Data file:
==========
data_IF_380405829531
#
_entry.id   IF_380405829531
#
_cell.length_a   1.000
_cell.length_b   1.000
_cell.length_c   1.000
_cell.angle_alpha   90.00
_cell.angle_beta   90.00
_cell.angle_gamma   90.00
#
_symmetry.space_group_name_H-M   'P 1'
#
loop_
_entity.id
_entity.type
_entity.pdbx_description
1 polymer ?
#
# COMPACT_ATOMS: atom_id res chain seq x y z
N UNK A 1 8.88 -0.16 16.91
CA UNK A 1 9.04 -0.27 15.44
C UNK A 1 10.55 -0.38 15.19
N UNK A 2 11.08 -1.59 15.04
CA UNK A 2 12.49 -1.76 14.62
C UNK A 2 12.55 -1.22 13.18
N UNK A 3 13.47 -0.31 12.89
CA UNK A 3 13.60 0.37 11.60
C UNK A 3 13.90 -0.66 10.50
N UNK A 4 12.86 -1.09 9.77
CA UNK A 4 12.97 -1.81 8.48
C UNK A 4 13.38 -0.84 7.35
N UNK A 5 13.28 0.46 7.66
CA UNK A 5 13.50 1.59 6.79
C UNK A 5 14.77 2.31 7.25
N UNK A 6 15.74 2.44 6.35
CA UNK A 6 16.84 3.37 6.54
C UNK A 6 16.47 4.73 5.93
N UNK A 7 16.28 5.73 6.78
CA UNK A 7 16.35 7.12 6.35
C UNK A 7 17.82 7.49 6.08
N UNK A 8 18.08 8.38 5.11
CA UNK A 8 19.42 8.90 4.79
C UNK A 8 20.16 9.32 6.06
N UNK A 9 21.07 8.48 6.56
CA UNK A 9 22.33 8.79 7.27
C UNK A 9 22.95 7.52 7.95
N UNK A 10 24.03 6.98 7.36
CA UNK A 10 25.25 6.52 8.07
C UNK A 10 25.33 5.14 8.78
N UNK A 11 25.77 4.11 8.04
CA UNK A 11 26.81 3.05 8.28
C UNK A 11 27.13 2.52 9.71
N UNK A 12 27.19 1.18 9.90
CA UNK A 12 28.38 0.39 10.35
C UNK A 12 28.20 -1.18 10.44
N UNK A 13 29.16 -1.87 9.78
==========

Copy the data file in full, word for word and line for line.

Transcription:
data_IF_380405829531
#
_entry.id   IF_380405829531
#
_cell.length_a   1.000
_cell.length_b   1.000
_cell.length_c   1.000
_cell.angle_alpha   90.00
_cell.angle_beta   90.00
_cell.angle_gamma   90.00
#
_symmetry.space_group_name_H-M   'P 1'
#
loop_
_entity.id
_entity.type
_entity.pdbx_description
1 polymer ?
#
# COMPACT_ATOMS: atom_id res chain seq x y z
N UNK A 1 8.88 -0.16 16.91
CA UNK A 1 9.04 -0.27 15.44
C UNK A 1 10.55 -0.38 15.19
N UNK A 2 11.08 -1.59 15.04
CA UNK A 2 12.49 -1.76 14.62
C UNK A 2 12.55 -1.22 13.18
N UNK A 3 13.47 -0.31 12.89
CA UNK A 3 13.60 0.37 11.60
C UNK A 3 13.90 -0.66 10.50
N UNK A 4 12.86 -1.09 9.77
CA UNK A 4 12.97 -1.81 8.48
C UNK A 4 13.38 -0.84 7.35
N UNK A 5 13.28 0.46 7.66
CA UNK A 5 13.50 1.59 6.79
C UNK A 5 14.77 2.31 7.25
N UNK A 6 15.74 2.44 6.35
CA UNK A 6 16.84 3.37 6.54
C UNK A 6 16.47 4.73 5.93
N UNK A 7 16.28 5.73 6.78
CA UNK A 7 16.35 7.12 6.35
C UNK A 7 17.82 7.49 6.08
N UNK A 8 18.08 8.38 5.11
CA UNK A 8 19.42 8.90 4.79
C UNK A 8 20.16 9.32 6.06
N UNK A 9 21.07 8.48 6.56
CA UNK A 9 22.33 8.79 7.27
C UNK A 9 22.95 7.52 7.95
N UNK A 10 24.03 6.98 7.36
CA UNK A 10 25.25 6.52 8.07
C UNK A 10 25.33 5.14 8.78
N UNK A 11 25.77 4.11 8.04
CA UNK A 11 26.81 3.05 8.28
C UNK A 11 27.13 2.52 9.71
N UNK A 12 27.19 1.18 9.90
CA UNK A 12 28.38 0.39 10.35
C UNK A 12 28.20 -1.18 10.44
N UNK A 13 29.16 -1.87 9.78